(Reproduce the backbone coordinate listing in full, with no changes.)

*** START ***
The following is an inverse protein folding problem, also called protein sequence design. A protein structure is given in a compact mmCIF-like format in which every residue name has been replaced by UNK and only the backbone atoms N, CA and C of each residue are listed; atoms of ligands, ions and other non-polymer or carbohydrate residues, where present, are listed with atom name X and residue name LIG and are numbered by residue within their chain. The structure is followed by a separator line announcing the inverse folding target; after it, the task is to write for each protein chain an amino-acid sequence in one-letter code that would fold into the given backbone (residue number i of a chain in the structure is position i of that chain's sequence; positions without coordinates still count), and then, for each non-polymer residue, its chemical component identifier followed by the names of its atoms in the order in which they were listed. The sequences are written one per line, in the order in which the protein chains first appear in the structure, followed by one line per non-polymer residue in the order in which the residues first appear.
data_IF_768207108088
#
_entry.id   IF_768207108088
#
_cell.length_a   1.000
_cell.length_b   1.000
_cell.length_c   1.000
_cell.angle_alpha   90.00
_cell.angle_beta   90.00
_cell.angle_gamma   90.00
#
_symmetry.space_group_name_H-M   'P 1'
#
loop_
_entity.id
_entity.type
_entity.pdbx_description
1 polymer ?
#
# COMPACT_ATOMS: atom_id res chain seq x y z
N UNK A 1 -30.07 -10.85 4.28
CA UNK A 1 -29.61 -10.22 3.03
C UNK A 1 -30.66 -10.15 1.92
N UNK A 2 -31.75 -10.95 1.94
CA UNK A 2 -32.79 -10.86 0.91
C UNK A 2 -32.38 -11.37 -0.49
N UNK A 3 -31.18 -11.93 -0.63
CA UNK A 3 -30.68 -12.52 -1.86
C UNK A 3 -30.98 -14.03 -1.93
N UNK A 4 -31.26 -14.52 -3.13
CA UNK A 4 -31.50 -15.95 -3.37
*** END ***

The following is an inverse protein folding problem, also called protein sequence design. A protein structure is given in a compact mmCIF-like format in which every residue name has been replaced by UNK and only the backbone atoms N, CA and C of each residue are listed; atoms of ligands, ions and other non-polymer or carbohydrate residues, where present, are listed with atom name X and residue name LIG and are numbered by residue within their chain. The structure is followed by a separator line announcing the inverse folding target; after it, the task is to write for each protein chain an amino-acid sequence in one-letter code that would fold into the given backbone (residue number i of a chain in the structure is position i of that chain's sequence; positions without coordinates still count), and then, for each non-polymer residue, its chemical component identifier followed by the names of its atoms in the order in which they were listed. The sequences are written one per line, in the order in which the protein chains first appear in the structure, followed by one line per non-polymer residue in the order in which the residues first appear.
data_IF_768207108088
#
_entry.id   IF_768207108088
#
_cell.length_a   1.000
_cell.length_b   1.000
_cell.length_c   1.000
_cell.angle_alpha   90.00
_cell.angle_beta   90.00
_cell.angle_gamma   90.00
#
_symmetry.space_group_name_H-M   'P 1'
#
loop_
_entity.id
_entity.type
_entity.pdbx_description
1 polymer ?
#
# COMPACT_ATOMS: atom_id res chain seq x y z
N UNK A 1 -30.07 -10.85 4.28
CA UNK A 1 -29.61 -10.22 3.03
C UNK A 1 -30.66 -10.15 1.92
N UNK A 2 -31.75 -10.95 1.94
CA UNK A 2 -32.79 -10.86 0.91
C UNK A 2 -32.38 -11.37 -0.49
N UNK A 3 -31.18 -11.93 -0.63
CA UNK A 3 -30.68 -12.52 -1.86
C UNK A 3 -30.98 -14.03 -1.93
N UNK A 4 -31.26 -14.52 -3.13
CA UNK A 4 -31.50 -15.95 -3.37